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Commentary: Jason Kidd’s Amorphous Contribution

Since entering the league over 15 years ago, Jason Kidd has always been able to identify his team’s needs and fill them to the best of his 6’4″, 200 pound body’s ability. Through and through he’s grabbed necessary rebounds, fed his team’s hot hand in the right place at the right time, and dictated tempo with unparalleled decision making prowess. In these playoffs he’s decided to play the role of secondary scorer, an identity he’s rarely assumed since beginning his second stint as a Maverick, and the jury remains out on whether it’s a good move or not. Kidd leads all playoff competitors in three point attempts with 29, and he has one more rebound than assist—rare for every other point guard apart from Kidd and maybe Rajon Rondo. A few days ago the Wall Street Journal posted some interesting statistics dealing with Kidd and how much he’s relied on the three-point shot this season. 

While Kidd fills his basic point-guard duties even more efficiently than he did as a young Mav, his scoring style has changed markedly. He had the lowest field-goal percentage this season of any NBA regular, 36.1%. That’s primarily because Kidd was taking more of his shots than any other NBA player from three-point range, nearly two-thirds. (In his first go-around with Dallas fewer than one-third of his field-goal attempts were from behind the arc – his jumper was so iffy his critics used to call him Ason Kidd, because he had no J.) In fact, the proportion of his field-goal attempts from beyond the arc was one of the six highest in any single season since the NBA introduced the three-point shot.

Charles Barkley likes to say basketball teams don’t live by the three, it kills them. Through four games, Kidd is somewhat of a symbolic reflection of this ideology and, hardly for the better if you’re a Mavs fan, a major variable in Dallas’ chances of advancing. Watching the Mavericks, it almost feels like they can’t lose when Kidd makes his threes (he’s currently shooting a career playoff high 48%), but they can also gut through for victories when he doesn’t shoot them at all. Dallas’ roster overflows with players who’ve taken on the role of primary scorer at some point in their careers, and none of them are scared with the ball in their hands when a crucial play must be made. This from ESPNDallas.com’s Jeff Caplan:

The Jason Kidd Show that swept the nation — and in particular the Portland Trail Blazers – has hit a rough patch. After scoring 24 and 18 points in Games 1 and 2, respectively, to lead the Dallas Mavericks to a 2-0 lead, Kidd will be looking for some more home cooking when Game 5 arrives Monday night back in Dallas with the series tied 2-2. In Portland, Kidd totaled 17 points on 6-of-15 shooting, scoring eight points in Game 3 and nine in the epic meltdown of Game 4. It continues the theme that when Kidd can produce in double digit scoring, the Mavs typically win, and when he doesn’t they don’t.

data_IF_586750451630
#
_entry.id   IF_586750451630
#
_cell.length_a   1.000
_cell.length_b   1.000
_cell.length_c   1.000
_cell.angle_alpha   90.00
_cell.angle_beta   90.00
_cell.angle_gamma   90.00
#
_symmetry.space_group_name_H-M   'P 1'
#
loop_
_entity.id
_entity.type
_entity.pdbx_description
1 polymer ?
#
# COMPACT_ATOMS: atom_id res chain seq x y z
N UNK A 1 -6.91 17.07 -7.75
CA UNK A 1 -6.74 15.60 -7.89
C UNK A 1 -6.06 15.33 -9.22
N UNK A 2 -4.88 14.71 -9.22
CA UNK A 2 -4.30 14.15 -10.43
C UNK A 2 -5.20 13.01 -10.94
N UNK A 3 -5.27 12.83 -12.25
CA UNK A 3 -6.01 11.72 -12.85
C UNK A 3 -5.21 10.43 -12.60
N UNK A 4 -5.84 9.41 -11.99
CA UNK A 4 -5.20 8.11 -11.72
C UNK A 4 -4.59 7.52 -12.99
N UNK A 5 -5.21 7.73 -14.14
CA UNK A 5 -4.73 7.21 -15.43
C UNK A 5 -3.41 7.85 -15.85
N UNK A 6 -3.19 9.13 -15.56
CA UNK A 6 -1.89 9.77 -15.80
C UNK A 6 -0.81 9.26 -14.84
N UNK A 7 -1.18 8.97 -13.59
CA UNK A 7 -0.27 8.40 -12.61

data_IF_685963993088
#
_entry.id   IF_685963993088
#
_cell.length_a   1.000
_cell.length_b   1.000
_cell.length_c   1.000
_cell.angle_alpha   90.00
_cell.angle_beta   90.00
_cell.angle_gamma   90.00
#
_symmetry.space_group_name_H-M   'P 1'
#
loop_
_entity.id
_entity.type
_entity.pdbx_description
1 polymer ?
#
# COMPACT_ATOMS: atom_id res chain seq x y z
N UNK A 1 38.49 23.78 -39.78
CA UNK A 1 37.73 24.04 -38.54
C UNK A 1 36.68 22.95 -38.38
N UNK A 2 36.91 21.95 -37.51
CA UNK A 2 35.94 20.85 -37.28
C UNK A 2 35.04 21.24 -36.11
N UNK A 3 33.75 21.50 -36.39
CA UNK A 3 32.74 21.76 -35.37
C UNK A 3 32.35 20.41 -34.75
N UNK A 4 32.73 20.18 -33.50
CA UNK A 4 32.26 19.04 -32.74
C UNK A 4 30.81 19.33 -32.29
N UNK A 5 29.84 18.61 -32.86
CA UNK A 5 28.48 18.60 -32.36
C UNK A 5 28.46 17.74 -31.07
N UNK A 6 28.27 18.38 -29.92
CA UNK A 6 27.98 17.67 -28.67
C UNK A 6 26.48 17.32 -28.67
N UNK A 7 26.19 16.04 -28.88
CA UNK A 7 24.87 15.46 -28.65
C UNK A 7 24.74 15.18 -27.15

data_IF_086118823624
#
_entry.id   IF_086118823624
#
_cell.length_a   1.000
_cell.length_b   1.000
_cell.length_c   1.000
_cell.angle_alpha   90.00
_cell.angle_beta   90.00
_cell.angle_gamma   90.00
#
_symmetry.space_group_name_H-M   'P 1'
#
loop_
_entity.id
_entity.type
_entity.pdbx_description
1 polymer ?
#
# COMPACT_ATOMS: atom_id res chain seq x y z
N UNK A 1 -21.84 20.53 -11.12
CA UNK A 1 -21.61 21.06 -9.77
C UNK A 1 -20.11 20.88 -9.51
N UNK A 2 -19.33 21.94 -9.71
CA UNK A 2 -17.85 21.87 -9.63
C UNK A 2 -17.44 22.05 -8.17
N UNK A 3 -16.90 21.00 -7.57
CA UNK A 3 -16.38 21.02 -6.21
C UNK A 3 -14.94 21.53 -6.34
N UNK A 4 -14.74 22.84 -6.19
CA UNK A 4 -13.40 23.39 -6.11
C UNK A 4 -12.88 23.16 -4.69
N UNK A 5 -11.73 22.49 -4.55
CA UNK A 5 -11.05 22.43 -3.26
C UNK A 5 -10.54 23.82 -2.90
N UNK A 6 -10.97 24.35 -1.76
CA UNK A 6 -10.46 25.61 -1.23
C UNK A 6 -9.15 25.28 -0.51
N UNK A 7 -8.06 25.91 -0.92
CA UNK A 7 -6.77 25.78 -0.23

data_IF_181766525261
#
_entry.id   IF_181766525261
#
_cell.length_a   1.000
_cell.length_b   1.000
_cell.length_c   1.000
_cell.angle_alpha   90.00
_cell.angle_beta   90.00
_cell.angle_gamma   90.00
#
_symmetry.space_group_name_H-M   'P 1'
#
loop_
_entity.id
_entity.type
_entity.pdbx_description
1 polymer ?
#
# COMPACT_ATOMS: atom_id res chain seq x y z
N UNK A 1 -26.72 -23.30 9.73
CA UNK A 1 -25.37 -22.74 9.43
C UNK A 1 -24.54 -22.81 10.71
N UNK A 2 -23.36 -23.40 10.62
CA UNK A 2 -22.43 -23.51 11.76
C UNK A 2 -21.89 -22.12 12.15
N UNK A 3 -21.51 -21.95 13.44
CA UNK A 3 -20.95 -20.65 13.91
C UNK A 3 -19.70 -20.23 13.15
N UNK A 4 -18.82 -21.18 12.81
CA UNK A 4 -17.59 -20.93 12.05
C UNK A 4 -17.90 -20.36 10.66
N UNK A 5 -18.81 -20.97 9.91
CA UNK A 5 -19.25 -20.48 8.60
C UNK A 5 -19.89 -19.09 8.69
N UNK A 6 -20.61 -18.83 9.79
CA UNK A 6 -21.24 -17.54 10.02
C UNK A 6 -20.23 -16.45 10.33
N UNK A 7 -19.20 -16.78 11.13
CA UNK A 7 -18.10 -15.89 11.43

Portland’s strategy has been steadfast—they seem to be daring Kidd to shoot from deep, accepting that as a more acceptable option than any other Mavericks method of attack. His 24 points in Game 1 were a season high and somewhat of an anomaly. Yes, Kidd shoots a lot of threes, but neither at the rate nor as successful as last year when he shot 43% on 5.2 tries per game to this season’s 34% on 4.9. Portland will happily clap along while Kidd continues to launch the deep ball and it shouldn’t be a shock to anyone if Carlisle chooses to simmer the load his Hall of Fame point guard has undertook in the first four games of the 2011 playoffs. It’s a question the Mavericks are going to ask themselves in this series’ final three games: Should they keep looking at Jason Kidd three-pointers, or make more attempts at exploiting mismatches employed by, say, the likes of Shawn Marion. (In the team’s past four games, Kidd’s usage percentage has jumped up four points from what it was in the regular season while Marion’s has dropped by seven.) Whichever option they choose to lean on could decide who advances and who goes home.

Twitter: @ShakyAnkles

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